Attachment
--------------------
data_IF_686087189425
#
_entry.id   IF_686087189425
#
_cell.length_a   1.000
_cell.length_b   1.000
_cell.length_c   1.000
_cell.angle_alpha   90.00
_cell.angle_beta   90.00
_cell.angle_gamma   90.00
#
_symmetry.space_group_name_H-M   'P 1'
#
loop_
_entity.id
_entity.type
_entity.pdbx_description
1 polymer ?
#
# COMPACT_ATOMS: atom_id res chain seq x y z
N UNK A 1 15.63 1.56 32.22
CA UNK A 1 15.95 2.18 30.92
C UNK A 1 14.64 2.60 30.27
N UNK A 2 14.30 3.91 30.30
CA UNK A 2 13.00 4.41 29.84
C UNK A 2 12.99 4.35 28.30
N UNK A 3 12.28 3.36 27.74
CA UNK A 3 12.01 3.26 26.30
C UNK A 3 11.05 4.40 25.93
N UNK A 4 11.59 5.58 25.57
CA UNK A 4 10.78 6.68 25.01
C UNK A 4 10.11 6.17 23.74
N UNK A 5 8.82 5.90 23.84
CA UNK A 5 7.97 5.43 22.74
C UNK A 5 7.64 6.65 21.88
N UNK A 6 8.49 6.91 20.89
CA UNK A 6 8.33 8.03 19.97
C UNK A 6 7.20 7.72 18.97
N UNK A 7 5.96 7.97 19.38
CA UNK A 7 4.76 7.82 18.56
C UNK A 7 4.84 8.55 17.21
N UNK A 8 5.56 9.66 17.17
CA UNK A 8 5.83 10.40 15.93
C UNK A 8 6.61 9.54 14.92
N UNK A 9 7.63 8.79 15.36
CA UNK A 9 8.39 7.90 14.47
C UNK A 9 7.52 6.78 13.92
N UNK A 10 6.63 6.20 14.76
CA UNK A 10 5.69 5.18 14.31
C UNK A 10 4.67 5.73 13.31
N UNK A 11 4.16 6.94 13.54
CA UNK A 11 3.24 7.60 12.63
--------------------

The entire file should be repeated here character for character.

data_IF_686087189425
#
_entry.id   IF_686087189425
#
_cell.length_a   1.000
_cell.length_b   1.000
_cell.length_c   1.000
_cell.angle_alpha   90.00
_cell.angle_beta   90.00
_cell.angle_gamma   90.00
#
_symmetry.space_group_name_H-M   'P 1'
#
loop_
_entity.id
_entity.type
_entity.pdbx_description
1 polymer ?
#
# COMPACT_ATOMS: atom_id res chain seq x y z
N UNK A 1 15.63 1.56 32.22
CA UNK A 1 15.95 2.18 30.92
C UNK A 1 14.64 2.60 30.27
N UNK A 2 14.30 3.91 30.30
CA UNK A 2 13.00 4.41 29.84
C UNK A 2 12.99 4.35 28.30
N UNK A 3 12.28 3.36 27.74
CA UNK A 3 12.01 3.26 26.30
C UNK A 3 11.05 4.40 25.93
N UNK A 4 11.59 5.58 25.57
CA UNK A 4 10.78 6.68 25.01
C UNK A 4 10.11 6.17 23.74
N UNK A 5 8.82 5.90 23.84
CA UNK A 5 7.97 5.43 22.74
C UNK A 5 7.64 6.65 21.88
N UNK A 6 8.49 6.91 20.89
CA UNK A 6 8.33 8.03 19.97
C UNK A 6 7.20 7.72 18.97
N UNK A 7 5.96 7.97 19.38
CA UNK A 7 4.76 7.82 18.56
C UNK A 7 4.84 8.55 17.21
N UNK A 8 5.56 9.66 17.17
CA UNK A 8 5.83 10.40 15.93
C UNK A 8 6.61 9.54 14.92
N UNK A 9 7.63 8.79 15.36
CA UNK A 9 8.39 7.90 14.47
C UNK A 9 7.52 6.78 13.92
N UNK A 10 6.63 6.20 14.76
CA UNK A 10 5.69 5.18 14.31
C UNK A 10 4.67 5.73 13.31
N UNK A 11 4.16 6.94 13.54
CA UNK A 11 3.24 7.60 12.63